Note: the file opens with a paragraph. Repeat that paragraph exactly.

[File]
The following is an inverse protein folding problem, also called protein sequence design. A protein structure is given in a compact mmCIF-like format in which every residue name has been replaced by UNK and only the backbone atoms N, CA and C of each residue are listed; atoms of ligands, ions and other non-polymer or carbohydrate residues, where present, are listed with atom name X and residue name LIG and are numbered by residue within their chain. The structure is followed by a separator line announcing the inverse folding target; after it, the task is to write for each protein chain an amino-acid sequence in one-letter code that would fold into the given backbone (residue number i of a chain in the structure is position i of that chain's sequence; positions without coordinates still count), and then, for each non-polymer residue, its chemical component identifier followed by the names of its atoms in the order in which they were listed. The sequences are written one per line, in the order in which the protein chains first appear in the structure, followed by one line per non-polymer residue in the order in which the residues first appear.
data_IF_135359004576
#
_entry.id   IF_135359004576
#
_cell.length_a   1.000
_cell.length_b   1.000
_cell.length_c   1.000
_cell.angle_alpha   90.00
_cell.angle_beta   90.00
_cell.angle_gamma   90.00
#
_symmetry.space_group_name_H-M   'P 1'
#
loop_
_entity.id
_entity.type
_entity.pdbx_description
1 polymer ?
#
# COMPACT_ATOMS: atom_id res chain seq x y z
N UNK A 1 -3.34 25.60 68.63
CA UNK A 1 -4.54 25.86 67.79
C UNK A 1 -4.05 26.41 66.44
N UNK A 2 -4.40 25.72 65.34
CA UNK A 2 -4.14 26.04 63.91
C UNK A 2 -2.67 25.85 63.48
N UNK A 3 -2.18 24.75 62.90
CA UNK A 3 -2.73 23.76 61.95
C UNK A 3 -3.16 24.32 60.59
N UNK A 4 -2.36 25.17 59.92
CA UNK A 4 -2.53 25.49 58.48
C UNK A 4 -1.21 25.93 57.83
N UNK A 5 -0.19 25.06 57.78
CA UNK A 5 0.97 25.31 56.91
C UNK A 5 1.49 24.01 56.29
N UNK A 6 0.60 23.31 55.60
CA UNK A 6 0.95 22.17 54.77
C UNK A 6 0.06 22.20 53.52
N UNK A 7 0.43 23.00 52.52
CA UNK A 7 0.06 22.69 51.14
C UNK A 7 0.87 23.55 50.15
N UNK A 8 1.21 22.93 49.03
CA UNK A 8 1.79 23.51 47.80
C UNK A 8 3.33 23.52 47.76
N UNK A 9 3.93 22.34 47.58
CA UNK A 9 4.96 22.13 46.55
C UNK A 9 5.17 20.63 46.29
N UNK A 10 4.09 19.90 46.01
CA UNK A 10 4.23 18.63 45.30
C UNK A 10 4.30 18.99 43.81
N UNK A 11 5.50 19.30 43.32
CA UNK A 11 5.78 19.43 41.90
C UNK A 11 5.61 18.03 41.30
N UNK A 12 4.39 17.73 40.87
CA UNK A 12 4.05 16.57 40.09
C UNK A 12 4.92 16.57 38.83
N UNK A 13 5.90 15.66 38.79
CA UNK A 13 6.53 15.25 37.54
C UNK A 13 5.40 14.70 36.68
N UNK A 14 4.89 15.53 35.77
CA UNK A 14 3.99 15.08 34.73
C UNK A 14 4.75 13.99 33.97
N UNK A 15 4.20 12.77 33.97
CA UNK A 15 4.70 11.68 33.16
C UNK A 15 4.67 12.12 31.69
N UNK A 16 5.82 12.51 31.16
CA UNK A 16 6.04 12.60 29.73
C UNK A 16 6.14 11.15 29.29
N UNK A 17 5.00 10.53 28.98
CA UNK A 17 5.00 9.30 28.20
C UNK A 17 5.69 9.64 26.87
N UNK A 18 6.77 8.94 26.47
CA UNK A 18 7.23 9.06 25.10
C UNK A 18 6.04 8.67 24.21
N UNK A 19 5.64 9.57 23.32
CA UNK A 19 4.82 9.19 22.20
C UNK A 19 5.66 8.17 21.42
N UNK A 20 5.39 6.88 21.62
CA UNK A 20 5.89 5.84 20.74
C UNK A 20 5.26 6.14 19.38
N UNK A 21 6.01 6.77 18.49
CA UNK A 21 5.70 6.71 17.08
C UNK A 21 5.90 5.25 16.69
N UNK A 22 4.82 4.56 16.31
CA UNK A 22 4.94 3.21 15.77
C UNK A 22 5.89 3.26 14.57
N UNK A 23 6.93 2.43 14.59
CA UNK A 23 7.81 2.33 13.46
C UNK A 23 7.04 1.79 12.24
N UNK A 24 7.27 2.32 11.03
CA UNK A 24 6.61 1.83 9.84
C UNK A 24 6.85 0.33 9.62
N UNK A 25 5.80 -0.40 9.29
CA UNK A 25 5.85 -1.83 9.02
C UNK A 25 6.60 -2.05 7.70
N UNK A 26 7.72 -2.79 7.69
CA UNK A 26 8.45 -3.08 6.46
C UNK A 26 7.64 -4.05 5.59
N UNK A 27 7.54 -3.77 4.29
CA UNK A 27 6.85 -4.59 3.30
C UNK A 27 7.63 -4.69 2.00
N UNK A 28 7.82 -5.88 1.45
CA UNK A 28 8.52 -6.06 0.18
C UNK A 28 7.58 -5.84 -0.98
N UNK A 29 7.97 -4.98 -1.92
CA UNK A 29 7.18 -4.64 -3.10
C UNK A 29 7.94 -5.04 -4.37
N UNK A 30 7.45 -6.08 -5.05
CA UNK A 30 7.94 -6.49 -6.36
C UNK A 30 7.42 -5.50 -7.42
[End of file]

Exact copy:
The following is an inverse protein folding problem, also called protein sequence design. A protein structure is given in a compact mmCIF-like format in which every residue name has been replaced by UNK and only the backbone atoms N, CA and C of each residue are listed; atoms of ligands, ions and other non-polymer or carbohydrate residues, where present, are listed with atom name X and residue name LIG and are numbered by residue within their chain. The structure is followed by a separator line announcing the inverse folding target; after it, the task is to write for each protein chain an amino-acid sequence in one-letter code that would fold into the given backbone (residue number i of a chain in the structure is position i of that chain's sequence; positions without coordinates still count), and then, for each non-polymer residue, its chemical component identifier followed by the names of its atoms in the order in which they were listed. The sequences are written one per line, in the order in which the protein chains first appear in the structure, followed by one line per non-polymer residue in the order in which the residues first appear.